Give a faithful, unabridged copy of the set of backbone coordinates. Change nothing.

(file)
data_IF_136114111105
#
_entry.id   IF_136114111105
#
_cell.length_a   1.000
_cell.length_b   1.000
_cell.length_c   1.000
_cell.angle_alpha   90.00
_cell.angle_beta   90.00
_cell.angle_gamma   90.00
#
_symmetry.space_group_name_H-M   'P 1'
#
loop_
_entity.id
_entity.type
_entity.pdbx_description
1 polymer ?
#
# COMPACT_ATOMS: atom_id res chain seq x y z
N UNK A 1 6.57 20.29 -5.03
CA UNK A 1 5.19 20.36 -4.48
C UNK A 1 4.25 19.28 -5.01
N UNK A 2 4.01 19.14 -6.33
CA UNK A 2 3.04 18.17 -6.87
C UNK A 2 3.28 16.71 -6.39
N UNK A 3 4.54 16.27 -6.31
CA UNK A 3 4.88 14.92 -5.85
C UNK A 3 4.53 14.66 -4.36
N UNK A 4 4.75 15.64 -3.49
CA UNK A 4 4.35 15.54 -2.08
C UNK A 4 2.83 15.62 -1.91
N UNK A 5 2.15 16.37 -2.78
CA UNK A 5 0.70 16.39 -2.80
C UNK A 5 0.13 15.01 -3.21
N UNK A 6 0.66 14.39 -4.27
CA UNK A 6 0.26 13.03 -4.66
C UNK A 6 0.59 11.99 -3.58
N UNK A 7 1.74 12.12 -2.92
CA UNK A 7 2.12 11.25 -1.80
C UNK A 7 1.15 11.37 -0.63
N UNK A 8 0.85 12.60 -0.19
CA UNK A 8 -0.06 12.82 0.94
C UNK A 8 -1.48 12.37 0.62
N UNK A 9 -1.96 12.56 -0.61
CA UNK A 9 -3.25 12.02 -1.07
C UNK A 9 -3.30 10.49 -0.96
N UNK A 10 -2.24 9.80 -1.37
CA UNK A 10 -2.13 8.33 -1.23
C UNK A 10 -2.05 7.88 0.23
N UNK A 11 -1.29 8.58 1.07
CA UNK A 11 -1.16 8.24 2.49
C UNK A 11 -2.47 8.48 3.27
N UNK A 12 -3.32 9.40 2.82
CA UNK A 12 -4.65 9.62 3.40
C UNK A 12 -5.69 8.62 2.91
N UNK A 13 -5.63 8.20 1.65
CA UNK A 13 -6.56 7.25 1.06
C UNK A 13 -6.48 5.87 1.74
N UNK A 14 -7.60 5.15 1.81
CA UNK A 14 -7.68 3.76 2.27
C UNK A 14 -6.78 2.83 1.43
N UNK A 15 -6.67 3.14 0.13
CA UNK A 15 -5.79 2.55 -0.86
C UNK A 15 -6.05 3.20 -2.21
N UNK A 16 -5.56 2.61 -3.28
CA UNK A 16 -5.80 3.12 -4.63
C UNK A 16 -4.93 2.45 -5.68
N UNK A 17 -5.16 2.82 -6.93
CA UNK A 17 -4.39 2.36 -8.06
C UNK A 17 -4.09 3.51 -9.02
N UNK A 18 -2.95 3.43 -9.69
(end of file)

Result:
data_IF_136114111105
#
_entry.id   IF_136114111105
#
_cell.length_a   1.000
_cell.length_b   1.000
_cell.length_c   1.000
_cell.angle_alpha   90.00
_cell.angle_beta   90.00
_cell.angle_gamma   90.00
#
_symmetry.space_group_name_H-M   'P 1'
#
loop_
_entity.id
_entity.type
_entity.pdbx_description
1 polymer ?
#
# COMPACT_ATOMS: atom_id res chain seq x y z
N UNK A 1 6.57 20.29 -5.03
CA UNK A 1 5.19 20.36 -4.48
C UNK A 1 4.25 19.28 -5.01
N UNK A 2 4.01 19.14 -6.33
CA UNK A 2 3.04 18.17 -6.87
C UNK A 2 3.28 16.71 -6.39
N UNK A 3 4.54 16.27 -6.31
CA UNK A 3 4.88 14.92 -5.85
C UNK A 3 4.53 14.66 -4.36
N UNK A 4 4.75 15.64 -3.49
CA UNK A 4 4.35 15.54 -2.08
C UNK A 4 2.83 15.62 -1.91
N UNK A 5 2.15 16.37 -2.78
CA UNK A 5 0.70 16.39 -2.80
C UNK A 5 0.13 15.01 -3.21
N UNK A 6 0.66 14.39 -4.27
CA UNK A 6 0.26 13.03 -4.66
C UNK A 6 0.59 11.99 -3.58
N UNK A 7 1.74 12.12 -2.92
CA UNK A 7 2.12 11.25 -1.80
C UNK A 7 1.15 11.37 -0.63
N UNK A 8 0.85 12.60 -0.19
CA UNK A 8 -0.06 12.82 0.94
C UNK A 8 -1.48 12.37 0.62
N UNK A 9 -1.96 12.56 -0.61
CA UNK A 9 -3.25 12.02 -1.07
C UNK A 9 -3.30 10.49 -0.96
N UNK A 10 -2.24 9.80 -1.37
CA UNK A 10 -2.13 8.33 -1.23
C UNK A 10 -2.05 7.88 0.23
N UNK A 11 -1.29 8.58 1.07
CA UNK A 11 -1.16 8.24 2.49
C UNK A 11 -2.47 8.48 3.27
N UNK A 12 -3.32 9.40 2.82
CA UNK A 12 -4.65 9.62 3.40
C UNK A 12 -5.69 8.62 2.91
N UNK A 13 -5.63 8.20 1.65
CA UNK A 13 -6.56 7.25 1.06
C UNK A 13 -6.48 5.87 1.74
N UNK A 14 -7.60 5.15 1.81
CA UNK A 14 -7.68 3.76 2.27
C UNK A 14 -6.78 2.83 1.43
N UNK A 15 -6.67 3.14 0.13
CA UNK A 15 -5.79 2.55 -0.86
C UNK A 15 -6.05 3.20 -2.21
N UNK A 16 -5.56 2.61 -3.28
CA UNK A 16 -5.80 3.12 -4.63
C UNK A 16 -4.93 2.45 -5.68
N UNK A 17 -5.16 2.82 -6.93
CA UNK A 17 -4.39 2.36 -8.06
C UNK A 17 -4.09 3.51 -9.02
N UNK A 18 -2.95 3.43 -9.69